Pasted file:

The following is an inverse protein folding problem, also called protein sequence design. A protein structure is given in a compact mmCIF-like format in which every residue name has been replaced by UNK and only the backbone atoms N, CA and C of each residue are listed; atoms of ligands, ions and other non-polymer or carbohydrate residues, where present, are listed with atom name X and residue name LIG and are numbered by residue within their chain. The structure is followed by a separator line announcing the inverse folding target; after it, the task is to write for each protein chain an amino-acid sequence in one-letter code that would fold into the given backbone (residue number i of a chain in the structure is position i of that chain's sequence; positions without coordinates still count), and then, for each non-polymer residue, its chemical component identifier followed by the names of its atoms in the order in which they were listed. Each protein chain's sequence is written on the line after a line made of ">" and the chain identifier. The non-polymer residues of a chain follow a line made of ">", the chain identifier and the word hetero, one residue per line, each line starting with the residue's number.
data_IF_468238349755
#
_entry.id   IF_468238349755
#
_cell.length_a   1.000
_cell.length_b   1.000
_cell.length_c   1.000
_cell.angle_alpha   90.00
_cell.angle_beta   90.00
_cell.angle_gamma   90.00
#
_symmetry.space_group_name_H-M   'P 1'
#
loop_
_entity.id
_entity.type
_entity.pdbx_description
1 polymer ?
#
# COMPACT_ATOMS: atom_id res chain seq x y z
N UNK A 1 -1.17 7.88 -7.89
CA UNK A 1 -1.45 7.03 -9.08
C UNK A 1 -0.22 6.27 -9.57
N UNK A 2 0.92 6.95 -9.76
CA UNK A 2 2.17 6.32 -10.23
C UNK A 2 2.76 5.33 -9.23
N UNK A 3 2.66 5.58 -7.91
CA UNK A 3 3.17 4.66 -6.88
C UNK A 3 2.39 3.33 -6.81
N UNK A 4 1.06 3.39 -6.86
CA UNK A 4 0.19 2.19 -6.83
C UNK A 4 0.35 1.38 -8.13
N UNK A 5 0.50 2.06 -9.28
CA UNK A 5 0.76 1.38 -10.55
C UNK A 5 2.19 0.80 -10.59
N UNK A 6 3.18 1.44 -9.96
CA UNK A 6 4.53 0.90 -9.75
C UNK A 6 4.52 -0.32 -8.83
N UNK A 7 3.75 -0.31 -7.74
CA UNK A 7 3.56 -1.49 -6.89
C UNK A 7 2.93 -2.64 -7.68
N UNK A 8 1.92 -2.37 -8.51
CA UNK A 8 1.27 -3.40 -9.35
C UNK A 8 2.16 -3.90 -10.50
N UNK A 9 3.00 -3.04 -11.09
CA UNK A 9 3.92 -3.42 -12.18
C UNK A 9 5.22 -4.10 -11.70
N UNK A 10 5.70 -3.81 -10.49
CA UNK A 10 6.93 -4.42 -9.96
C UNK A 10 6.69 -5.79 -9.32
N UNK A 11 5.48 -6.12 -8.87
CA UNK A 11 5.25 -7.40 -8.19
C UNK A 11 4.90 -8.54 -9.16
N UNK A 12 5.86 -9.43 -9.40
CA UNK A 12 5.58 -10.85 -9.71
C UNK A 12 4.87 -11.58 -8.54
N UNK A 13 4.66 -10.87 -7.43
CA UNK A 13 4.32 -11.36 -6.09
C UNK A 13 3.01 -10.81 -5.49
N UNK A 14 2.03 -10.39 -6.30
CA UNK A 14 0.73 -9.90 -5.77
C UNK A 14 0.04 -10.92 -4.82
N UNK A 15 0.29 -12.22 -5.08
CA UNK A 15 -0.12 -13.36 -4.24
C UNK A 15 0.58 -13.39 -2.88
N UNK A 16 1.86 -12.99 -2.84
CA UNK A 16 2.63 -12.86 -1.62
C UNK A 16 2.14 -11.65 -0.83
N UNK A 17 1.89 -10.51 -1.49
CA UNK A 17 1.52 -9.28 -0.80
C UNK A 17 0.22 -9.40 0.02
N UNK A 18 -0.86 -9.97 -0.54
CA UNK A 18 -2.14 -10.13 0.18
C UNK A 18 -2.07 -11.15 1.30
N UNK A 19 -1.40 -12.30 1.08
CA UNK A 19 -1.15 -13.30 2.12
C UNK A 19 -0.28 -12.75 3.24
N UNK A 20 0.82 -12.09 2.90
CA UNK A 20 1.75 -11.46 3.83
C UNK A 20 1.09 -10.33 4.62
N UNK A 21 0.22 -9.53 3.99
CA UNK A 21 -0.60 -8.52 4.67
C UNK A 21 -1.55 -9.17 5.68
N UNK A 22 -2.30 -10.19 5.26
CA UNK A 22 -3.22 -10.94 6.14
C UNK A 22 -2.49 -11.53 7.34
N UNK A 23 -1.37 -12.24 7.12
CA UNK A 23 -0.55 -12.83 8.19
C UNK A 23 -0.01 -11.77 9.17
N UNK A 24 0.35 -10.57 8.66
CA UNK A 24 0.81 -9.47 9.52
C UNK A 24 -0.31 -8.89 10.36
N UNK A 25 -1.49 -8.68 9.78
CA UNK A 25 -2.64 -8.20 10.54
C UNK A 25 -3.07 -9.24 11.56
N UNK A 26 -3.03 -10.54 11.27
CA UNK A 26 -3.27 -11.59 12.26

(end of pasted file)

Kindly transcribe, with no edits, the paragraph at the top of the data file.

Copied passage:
The following is an inverse protein folding problem, also called protein sequence design. A protein structure is given in a compact mmCIF-like format in which every residue name has been replaced by UNK and only the backbone atoms N, CA and C of each residue are listed; atoms of ligands, ions and other non-polymer or carbohydrate residues, where present, are listed with atom name X and residue name LIG and are numbered by residue within their chain. The structure is followed by a separator line announcing the inverse folding target; after it, the task is to write for each protein chain an amino-acid sequence in one-letter code that would fold into the given backbone (residue number i of a chain in the structure is position i of that chain's sequence; positions without coordinates still count), and then, for each non-polymer residue, its chemical component identifier followed by the names of its atoms in the order in which they were listed. Each protein chain's sequence is written on the line after a line made of ">" and the chain identifier. The non-polymer residues of a chain follow a line made of ">", the chain identifier and the word hetero, one residue per line, each line starting with the residue's number.